An ‘elf’ was a slang term for a half-Fae, commenting on their lack of grace among their higher born brethren. The careless way in which it was flung around irked a great many of their kind. Miras also took insult to the use of this word, regardless of her rather plain human heritage.
Juris was a half-Fae. But Miras did not care nor did she know that he was looked down upon by his Fae cousins. She did not know that he yearned for acceptance among them, though she knew sometimes he was sad because of it. She truly believed that no more beautiful creature existed.
But that was not why she loved him.
Miras pulled herself into the saddle, and once she was perched, she checked her weapon.
It was the offspring of a quarterstaff and a machete, half boasting the stoutest wood, and springing forth from a hilt mid length was its long, vicious blade, thicker and wider than a long sword, curving ever so slightly. The entire weapon was no longer than a quarterstaff, but it weighed at least four times more. It was Darksteel with a full tang, well balanced and most of all, it had been a gift. She had been able to name her first weapon.
“And how is Shokra this lovely afternoon?” Juris commented, eyes moving towards her weapon in acknowledgment.
Miras looked up and found herself caught in his eyes. His head was cocked to the side, and his simply brown hair was carelessly hanging in his face. Most of it was back in his usual braid, but there were always strands in the front that did not agree.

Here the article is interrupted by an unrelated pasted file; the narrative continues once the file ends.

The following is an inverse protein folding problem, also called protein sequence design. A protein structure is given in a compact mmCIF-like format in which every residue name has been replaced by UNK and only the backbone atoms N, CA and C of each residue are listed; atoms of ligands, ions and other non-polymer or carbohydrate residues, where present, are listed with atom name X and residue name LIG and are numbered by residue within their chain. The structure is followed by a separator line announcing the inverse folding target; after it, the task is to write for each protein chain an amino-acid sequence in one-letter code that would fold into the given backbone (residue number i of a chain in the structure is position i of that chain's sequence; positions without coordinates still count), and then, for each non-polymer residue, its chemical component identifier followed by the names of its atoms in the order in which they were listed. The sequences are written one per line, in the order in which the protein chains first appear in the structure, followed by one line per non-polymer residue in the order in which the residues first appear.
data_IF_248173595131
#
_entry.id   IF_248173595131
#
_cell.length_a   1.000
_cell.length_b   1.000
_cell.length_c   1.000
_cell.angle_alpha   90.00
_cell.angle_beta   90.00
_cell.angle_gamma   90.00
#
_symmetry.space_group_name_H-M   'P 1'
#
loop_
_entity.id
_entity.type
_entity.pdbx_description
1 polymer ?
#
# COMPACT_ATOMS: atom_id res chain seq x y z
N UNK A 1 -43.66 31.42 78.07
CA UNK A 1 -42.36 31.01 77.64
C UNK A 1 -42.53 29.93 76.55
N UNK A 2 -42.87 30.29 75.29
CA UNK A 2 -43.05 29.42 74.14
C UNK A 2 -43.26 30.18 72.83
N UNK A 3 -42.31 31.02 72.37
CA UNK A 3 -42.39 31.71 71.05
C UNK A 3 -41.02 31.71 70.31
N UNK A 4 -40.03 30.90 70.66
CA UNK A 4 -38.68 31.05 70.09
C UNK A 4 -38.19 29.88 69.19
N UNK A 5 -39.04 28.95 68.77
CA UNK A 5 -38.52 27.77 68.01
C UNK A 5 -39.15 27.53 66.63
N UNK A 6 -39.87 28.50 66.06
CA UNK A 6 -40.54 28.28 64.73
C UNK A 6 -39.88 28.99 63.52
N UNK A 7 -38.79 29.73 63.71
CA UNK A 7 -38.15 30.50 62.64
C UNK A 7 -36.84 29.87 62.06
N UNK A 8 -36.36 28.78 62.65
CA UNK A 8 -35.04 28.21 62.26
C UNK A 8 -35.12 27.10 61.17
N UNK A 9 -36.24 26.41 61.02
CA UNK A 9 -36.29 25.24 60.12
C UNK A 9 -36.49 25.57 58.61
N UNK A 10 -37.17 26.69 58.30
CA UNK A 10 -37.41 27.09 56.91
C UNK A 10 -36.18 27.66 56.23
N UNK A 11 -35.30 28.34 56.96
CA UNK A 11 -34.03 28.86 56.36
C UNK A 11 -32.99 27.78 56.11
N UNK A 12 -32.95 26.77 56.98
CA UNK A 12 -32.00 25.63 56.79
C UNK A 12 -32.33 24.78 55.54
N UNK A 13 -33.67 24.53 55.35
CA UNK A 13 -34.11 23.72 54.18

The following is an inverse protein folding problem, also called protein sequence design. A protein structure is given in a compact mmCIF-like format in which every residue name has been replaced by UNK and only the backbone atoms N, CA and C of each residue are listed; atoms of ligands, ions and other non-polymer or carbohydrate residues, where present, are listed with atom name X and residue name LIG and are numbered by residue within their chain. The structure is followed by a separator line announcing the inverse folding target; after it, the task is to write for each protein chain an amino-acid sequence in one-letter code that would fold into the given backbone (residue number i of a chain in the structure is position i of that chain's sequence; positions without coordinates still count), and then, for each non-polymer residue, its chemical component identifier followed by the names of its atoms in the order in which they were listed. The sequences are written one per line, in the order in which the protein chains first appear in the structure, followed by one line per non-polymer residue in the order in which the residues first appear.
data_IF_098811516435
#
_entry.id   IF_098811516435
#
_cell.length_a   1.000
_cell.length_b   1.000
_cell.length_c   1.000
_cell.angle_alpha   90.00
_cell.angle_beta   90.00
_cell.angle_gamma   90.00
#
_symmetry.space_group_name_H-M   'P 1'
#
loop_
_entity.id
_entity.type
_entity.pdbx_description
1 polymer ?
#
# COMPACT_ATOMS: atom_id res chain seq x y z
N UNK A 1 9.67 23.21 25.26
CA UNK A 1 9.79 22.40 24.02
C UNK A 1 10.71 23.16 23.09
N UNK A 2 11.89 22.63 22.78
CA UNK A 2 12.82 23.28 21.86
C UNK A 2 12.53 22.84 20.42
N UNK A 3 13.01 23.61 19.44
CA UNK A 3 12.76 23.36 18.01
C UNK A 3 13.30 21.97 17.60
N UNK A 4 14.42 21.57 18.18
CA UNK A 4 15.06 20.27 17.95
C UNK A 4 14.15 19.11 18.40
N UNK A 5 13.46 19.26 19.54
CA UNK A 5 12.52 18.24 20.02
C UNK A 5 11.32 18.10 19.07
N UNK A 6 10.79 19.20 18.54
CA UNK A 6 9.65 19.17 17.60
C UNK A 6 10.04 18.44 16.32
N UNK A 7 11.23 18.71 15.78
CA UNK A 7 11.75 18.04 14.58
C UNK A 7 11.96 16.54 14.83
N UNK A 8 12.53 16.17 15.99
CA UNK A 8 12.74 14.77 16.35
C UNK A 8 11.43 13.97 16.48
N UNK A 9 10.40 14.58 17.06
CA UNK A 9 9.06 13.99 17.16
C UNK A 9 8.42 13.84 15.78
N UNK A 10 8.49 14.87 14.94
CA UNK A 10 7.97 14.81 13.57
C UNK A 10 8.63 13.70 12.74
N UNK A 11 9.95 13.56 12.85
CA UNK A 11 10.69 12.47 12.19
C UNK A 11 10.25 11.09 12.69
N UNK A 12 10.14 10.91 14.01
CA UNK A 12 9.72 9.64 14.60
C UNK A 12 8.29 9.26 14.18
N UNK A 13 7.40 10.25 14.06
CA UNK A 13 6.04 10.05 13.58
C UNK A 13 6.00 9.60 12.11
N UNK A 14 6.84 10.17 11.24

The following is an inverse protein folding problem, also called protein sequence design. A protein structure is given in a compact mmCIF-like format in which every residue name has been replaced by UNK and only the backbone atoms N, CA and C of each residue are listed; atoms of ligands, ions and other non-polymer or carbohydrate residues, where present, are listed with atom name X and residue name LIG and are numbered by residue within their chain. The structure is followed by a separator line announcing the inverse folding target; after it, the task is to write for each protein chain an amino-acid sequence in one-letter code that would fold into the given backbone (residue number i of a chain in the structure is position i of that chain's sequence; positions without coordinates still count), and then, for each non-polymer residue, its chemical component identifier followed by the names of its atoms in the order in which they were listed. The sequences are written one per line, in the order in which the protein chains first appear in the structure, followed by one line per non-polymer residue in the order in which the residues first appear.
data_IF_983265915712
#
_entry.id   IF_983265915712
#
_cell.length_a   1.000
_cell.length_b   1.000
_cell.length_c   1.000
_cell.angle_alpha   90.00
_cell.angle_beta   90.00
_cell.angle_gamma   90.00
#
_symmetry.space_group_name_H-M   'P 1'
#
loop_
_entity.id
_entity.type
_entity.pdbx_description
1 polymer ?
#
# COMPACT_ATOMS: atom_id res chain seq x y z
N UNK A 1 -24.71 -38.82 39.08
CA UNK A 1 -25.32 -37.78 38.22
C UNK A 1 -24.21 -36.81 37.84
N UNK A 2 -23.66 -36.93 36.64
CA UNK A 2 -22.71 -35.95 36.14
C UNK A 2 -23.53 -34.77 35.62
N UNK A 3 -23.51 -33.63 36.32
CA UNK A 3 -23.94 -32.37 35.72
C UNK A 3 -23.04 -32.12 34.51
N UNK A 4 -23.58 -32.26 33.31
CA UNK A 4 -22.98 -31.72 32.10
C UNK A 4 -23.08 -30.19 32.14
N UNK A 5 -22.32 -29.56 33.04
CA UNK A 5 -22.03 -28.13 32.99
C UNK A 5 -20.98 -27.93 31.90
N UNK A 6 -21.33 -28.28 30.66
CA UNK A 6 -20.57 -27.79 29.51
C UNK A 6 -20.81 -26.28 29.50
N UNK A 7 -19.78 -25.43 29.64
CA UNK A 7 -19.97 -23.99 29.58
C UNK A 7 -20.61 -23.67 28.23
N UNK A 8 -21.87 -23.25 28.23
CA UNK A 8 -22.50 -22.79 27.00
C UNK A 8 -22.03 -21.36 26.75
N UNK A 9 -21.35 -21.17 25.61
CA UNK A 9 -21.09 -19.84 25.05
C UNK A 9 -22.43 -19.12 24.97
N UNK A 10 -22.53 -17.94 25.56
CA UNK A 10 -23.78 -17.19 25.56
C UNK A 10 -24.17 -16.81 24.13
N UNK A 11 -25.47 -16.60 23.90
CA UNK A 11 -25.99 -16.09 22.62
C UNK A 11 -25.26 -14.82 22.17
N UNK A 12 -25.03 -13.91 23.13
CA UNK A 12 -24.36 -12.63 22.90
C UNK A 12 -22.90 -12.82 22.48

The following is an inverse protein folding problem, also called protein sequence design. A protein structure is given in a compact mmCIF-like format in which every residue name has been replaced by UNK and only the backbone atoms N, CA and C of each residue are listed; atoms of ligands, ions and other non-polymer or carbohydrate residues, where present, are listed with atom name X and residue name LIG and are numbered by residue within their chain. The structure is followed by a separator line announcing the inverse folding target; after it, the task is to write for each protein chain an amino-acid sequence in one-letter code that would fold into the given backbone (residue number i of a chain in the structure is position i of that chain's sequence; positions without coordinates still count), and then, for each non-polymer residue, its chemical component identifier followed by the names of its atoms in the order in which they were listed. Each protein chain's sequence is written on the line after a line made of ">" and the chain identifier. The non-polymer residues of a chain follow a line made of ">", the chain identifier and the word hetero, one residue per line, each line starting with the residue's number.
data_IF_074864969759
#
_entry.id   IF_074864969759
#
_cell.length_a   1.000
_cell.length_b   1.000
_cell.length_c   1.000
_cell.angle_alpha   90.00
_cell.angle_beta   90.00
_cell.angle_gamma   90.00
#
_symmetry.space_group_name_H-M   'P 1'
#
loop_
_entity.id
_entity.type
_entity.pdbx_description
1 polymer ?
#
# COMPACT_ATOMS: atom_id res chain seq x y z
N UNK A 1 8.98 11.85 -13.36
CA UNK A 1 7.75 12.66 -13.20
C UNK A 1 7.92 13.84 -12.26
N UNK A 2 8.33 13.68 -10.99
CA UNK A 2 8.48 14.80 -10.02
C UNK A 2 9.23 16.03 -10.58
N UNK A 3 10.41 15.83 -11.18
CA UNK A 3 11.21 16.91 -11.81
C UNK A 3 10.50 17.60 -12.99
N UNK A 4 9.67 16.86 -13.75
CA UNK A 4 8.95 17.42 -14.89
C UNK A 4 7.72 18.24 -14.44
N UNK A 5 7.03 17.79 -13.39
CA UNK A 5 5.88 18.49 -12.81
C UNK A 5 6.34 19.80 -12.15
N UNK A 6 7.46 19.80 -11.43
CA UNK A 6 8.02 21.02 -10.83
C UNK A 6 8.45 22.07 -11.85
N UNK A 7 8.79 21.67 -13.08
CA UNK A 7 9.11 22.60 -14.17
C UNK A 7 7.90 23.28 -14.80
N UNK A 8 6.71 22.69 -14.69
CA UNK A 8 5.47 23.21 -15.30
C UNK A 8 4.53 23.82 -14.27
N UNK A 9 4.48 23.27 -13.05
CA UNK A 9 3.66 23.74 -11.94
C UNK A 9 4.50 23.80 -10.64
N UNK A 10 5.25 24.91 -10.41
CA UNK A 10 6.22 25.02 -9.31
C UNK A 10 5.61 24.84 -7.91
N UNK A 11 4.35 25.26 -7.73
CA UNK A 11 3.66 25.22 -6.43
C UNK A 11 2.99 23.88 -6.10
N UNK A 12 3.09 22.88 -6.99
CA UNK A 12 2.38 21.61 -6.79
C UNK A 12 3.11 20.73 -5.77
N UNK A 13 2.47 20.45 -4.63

Miras liked those strands. Though she deigns not ever hope to match him in form or function, they made him seem more mortal to her. And the tiny voice, long since pushed to the background of her mind whispered that tiny imperfections such as those made him that much more attainable as well.
“She is well.” Miras replied shortly, tugging on the straps one more time. Shokra would find time to be wielded – but not today.
“Really? Because Falnir and Taelin miss her sting.” His grin was contagious, and Miras allowed herself a small smile. “Remind me to get thwomped by you once we get back to town. Shall we?”
Miras nodded, and nudged her horse forward. Juris came up beside her, and the rest of their ride to town was silent. Miras liked sharing the silence with him. She liked to think he enjoyed it as well.
It was a lot better than being chased by bandits. Granted, now they were nothing without their leader, but they would still be pestering the townsfolk until the Silver Spears got up off their arses. At least now they would not be organized enough to stage any singular attacks on farms or ranches.
Juris and Miras had been hired by a Lord Balton, a landowner whose outlying properties had been raided several times. This gentleman had garnered a good amount of information through his own channels, and because the Silver Spears only operated through their piddling little boards, he had sent for a private contractor; someone who could dispatch a bandit leader without inciting too much trouble and it would help if he could pick off as many of the bandits themselves, too.